Got this tenon saw pretty much finished the other night. All done except for setting the teeth. I tried to pattern the handle after the tenon saw in the Seaton Chest, while the saw plate size I got from an illustration in Smith's Key. The handle feels really good in my hand and I was happy with the way it turned out; until I took pictures and looked at them. It was then that I realized that I took a little too much out of the handle opening at the top leaving things just a bit thin at the top in front of the horn. I think the picture actually makes it look thinner than it is, but I think I'll try to leave more meat there on the next saw. Don't foresee a problem functionally, just aesthetically.

The saw plate is a piece of 1095 spring steel from McMaster-Carr, sized and shaped on a sheet metal shear at work. Cut the teeth in by hand with saw files. The back is a folded brass back that I purchased from Mike Wenzloff. One inch wide and in excess of a quarter inch thick. A hefty hunk of brass to say the least. Well worth the price to me as I have no good way to bend metal this thick. The handle is quarter sawn, well, more like rift sawn, beech.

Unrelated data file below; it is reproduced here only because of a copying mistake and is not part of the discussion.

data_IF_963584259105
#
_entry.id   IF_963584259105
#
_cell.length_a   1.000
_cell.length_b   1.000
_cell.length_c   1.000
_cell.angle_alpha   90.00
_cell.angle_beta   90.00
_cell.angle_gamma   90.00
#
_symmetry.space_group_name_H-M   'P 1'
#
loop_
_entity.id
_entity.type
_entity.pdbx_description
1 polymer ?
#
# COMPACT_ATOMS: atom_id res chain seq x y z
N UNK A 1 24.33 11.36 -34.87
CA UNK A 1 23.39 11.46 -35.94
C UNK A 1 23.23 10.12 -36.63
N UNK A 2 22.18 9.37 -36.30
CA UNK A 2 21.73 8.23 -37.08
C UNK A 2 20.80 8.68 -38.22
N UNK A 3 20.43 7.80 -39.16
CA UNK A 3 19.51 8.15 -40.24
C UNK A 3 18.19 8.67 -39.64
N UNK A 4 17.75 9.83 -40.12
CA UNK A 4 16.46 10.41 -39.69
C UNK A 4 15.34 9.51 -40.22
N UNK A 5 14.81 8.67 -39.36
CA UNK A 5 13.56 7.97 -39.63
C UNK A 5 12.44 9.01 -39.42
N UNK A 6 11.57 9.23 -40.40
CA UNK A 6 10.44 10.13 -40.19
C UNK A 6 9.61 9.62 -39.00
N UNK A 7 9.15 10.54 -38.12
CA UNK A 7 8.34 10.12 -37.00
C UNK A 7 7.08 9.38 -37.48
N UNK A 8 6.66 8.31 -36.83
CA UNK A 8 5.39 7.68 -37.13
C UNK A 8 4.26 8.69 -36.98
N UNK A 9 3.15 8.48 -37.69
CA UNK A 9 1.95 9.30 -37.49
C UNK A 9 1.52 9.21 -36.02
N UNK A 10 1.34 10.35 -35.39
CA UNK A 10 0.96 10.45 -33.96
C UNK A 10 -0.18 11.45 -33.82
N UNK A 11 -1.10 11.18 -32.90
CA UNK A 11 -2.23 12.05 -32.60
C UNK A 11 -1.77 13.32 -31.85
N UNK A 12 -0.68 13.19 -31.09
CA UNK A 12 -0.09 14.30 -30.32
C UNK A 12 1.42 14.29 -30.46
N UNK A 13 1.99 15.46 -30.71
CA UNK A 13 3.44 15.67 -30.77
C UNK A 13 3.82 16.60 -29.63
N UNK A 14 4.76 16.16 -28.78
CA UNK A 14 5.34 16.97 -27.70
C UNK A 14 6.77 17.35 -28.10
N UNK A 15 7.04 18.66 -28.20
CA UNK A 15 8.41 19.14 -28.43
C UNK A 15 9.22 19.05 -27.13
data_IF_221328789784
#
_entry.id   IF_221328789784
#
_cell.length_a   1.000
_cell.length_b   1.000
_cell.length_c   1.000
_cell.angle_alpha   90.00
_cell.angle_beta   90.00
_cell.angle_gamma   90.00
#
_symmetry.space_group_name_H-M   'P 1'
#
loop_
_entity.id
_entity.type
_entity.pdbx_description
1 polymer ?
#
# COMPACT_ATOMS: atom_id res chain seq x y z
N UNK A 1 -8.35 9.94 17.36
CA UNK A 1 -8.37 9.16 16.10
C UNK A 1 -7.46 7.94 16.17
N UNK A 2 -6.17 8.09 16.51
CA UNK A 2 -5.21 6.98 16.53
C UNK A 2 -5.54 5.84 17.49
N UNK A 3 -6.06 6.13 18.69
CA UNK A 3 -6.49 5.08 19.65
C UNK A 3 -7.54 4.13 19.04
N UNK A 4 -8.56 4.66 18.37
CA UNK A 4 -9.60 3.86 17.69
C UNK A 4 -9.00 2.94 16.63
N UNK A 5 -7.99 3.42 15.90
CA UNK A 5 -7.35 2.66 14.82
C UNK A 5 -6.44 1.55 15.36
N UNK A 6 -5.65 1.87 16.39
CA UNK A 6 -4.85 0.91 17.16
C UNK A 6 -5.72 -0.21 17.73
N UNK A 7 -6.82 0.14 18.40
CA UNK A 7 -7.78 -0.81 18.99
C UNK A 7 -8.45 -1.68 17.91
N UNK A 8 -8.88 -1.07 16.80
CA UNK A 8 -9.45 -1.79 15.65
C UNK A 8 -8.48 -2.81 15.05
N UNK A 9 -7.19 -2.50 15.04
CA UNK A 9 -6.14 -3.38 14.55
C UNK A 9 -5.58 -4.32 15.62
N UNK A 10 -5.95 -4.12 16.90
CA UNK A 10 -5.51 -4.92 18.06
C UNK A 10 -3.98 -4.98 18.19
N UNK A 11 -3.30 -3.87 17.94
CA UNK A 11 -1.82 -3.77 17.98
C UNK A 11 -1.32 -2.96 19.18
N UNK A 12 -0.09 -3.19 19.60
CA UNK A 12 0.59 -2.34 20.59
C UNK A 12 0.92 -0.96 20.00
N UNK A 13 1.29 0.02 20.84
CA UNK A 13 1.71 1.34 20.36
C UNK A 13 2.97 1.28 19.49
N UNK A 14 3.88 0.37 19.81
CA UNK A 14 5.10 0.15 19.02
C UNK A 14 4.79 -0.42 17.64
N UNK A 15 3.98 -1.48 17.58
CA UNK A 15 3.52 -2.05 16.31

Vital saw stats: 19" long saw plate. 3 9/16" depth under the spine at the handle, 3 1/16" at the toe. Teeth are 9 ppi, filed rip with about an 8-10* rake angle. Saw weighs in at a hefty 2 pound 5 ounces. I think with the heft of this brass back, it's just going to be a matter of getting it started on the line and then just let 'er eat.

I haven't set the teeth yet because I'm looking for a 42X saw set to try out. If I get impatient before I find one, I'll just use my old Triumph set.